Nuclear sites close as more UK workers walkout

Monday, February 2, 2009

Heysham nuclear power station
Image: Rwendland.

Workers at two nuclear facilities in the United Kingdom walked out today in the continuing row about foreign workers.

Contract staff at the Sellafield nuclear recycling facility in Cumbria walked out this morning. They were joined by staff at Heysham nuclear power station in neighbouring Lancashire. Workers at sites affected by industrial action last week walked out again today, with 200 leaving the Fiddlers Ferry Power Station in Cheshire and a further 1,000 at Grangemouth oil refinery and Longannet power station.

The UK Prime Minister Gordon Brown had condemned the wildcat action on Sunday, calling it "counterproductive". This drew criticism from unions and opposition parties as he had previously promised "British jobs for British workers" at the Labour Party's conference in 2008. Brown has insisted that clarification of European Union law and European Court of Justice decisions will allow people to see that discrimination doesn't take place in future.

The Secretary of State for Business Lord Mandelson has backed the site's owners Total S.A., telling the BBC that the company had "very strongly refuted" the allegations and that he believed them to be right. He added that the media was "feeding this xenophobia". He added that he hoped the rebuttal would calm the situation, saying "I hope in the light of that people will be reassured and call off these unofficial disputes".

This drew an angry reaction from the GMB union. General Secretary Paul Kenny said "Peter Mandelson is in denial about the nature of the problem that has given rise to the dispute. Overseas companies are refusing to employ UK nationals on projects in the UK. That is not right".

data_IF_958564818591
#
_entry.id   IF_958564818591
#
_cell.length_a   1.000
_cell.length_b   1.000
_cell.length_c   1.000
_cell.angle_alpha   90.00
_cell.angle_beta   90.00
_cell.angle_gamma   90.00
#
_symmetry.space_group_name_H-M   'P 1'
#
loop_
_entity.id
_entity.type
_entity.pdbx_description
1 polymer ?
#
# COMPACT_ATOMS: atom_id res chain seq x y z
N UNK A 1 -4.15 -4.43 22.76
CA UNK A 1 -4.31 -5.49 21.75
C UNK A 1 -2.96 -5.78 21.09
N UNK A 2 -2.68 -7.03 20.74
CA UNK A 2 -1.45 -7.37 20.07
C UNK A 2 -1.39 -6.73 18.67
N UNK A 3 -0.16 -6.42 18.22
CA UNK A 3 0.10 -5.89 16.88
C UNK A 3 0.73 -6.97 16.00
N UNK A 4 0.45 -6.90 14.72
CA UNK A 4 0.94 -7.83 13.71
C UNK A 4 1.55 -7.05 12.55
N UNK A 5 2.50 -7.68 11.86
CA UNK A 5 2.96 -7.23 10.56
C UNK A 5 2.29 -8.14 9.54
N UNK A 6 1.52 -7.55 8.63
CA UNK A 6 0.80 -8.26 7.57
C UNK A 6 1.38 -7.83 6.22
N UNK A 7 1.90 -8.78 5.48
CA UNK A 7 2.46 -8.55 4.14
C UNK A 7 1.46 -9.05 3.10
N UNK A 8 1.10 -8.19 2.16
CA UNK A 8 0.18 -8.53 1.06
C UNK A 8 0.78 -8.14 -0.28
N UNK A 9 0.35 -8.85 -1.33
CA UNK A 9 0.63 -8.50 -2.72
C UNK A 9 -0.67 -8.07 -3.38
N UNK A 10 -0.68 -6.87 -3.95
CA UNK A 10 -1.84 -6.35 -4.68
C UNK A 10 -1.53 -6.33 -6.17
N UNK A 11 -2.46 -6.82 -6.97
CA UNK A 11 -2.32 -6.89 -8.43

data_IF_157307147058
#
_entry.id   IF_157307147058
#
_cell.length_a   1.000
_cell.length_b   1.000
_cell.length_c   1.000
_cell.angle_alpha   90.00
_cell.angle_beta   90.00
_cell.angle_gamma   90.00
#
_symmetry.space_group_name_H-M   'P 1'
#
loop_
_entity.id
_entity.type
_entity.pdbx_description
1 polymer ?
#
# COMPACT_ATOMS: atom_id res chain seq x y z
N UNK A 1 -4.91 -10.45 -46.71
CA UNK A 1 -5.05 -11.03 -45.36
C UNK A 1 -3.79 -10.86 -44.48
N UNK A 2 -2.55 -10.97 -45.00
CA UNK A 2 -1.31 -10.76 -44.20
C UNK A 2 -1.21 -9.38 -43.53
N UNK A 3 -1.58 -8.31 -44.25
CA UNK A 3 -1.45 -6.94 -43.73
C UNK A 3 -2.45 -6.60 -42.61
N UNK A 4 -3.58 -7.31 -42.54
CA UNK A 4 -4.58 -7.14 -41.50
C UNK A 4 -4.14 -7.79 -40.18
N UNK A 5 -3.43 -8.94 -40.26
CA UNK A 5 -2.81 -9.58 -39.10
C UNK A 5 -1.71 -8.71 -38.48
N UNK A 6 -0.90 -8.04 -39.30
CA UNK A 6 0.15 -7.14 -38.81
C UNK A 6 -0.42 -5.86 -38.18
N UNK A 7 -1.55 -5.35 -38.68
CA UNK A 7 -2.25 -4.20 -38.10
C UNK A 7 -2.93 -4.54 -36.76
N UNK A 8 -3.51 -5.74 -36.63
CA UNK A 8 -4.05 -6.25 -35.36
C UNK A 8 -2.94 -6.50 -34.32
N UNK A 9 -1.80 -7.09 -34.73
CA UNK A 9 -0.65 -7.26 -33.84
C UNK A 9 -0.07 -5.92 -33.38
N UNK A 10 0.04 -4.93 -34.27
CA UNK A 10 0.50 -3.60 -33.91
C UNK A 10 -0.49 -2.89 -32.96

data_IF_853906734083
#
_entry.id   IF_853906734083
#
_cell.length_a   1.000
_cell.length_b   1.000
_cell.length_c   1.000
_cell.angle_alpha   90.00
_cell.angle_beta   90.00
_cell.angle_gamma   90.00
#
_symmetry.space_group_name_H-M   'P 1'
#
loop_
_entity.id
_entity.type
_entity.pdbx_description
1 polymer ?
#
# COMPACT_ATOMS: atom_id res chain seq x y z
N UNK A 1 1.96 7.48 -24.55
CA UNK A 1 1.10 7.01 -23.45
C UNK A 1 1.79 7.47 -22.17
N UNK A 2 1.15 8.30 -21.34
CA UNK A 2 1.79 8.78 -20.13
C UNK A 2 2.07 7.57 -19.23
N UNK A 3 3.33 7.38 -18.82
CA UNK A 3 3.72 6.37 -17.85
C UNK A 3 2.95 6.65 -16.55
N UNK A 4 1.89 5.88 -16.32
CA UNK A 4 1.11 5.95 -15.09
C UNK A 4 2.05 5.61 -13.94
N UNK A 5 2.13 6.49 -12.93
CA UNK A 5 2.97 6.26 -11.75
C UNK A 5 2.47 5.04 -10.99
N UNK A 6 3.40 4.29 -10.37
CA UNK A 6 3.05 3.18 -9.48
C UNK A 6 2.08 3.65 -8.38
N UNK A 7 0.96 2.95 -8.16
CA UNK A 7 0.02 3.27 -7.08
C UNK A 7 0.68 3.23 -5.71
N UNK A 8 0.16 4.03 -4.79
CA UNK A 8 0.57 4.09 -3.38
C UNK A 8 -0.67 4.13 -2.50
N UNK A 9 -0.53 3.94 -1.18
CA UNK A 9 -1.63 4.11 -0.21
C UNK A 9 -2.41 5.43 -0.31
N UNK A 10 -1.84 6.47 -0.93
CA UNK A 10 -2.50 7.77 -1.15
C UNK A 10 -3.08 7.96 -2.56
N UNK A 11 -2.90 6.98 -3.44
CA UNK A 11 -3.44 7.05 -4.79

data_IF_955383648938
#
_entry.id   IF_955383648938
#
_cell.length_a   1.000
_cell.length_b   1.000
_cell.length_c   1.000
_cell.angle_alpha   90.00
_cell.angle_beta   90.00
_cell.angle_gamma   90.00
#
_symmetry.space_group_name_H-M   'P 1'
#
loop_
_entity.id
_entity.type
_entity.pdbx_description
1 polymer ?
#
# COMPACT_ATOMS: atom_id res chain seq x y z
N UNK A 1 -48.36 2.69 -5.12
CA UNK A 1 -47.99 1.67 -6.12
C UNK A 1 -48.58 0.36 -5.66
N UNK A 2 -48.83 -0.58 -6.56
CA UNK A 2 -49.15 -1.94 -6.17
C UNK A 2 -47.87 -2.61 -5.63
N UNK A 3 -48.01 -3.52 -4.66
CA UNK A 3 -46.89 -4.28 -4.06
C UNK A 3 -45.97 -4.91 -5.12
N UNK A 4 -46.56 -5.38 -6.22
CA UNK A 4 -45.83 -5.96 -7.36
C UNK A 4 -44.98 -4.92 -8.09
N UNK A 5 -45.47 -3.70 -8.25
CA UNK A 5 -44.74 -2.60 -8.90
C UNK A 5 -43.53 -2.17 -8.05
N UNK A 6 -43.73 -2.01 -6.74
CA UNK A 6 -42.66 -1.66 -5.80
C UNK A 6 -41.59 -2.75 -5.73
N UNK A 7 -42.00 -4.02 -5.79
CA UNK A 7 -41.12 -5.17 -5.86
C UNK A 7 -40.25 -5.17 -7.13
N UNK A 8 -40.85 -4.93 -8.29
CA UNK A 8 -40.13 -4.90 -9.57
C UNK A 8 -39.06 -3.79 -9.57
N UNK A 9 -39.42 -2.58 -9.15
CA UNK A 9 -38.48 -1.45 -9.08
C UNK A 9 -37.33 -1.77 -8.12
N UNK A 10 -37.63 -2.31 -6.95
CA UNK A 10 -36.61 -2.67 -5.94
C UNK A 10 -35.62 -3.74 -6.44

Lord Mandelson's shadow, Kenneth Clarke, also condemned the strikes on behalf of the opposition Conservative Party, saying "I understand people being worried about their jobs. I don't think this is the right way to demonstrate it". Some Labour MPs, however, have expressed more sympathy with the strikers. Health Secretary Alan Johnson called for EU law to be changed to stop global companies undercutting local wage rates, while former minister Frank Field said "This form of contract clearly cannot go on, where contracts are awarded and there's free movement of companies but those companies then restrict who can apply for those jobs". Another former minister, Peter Hain, also sided with the strikers, blaming the government for "gold plating" EU law (making EU-derived laws stronger or stricter than the original directive) and telling them to "stick up for British workers". The leader of the Liberal Democrats Nick Clegg sounded a warning note about changing British or EU law, saying that "any attempt to ban EU citizens from jobs in Britain would be a massive own goal. If every EU country followed suit, we would have to cope with a massive influx of British people who work overseas".

The unofficial protests began on Friday, when workers in industrial plants across the country walked out in sympathy with the staff at Lindsey Oil Refinery in North Lincolnshire. The refinery are striking over the awarding of a contract by the French-owned site to an Italian company. This led to 200-300 Italian and Portuguese workers arriving at the plant. Unions allege that British workers were actively prevented from applying for the jobs.

Protests have continued today outside the refinery.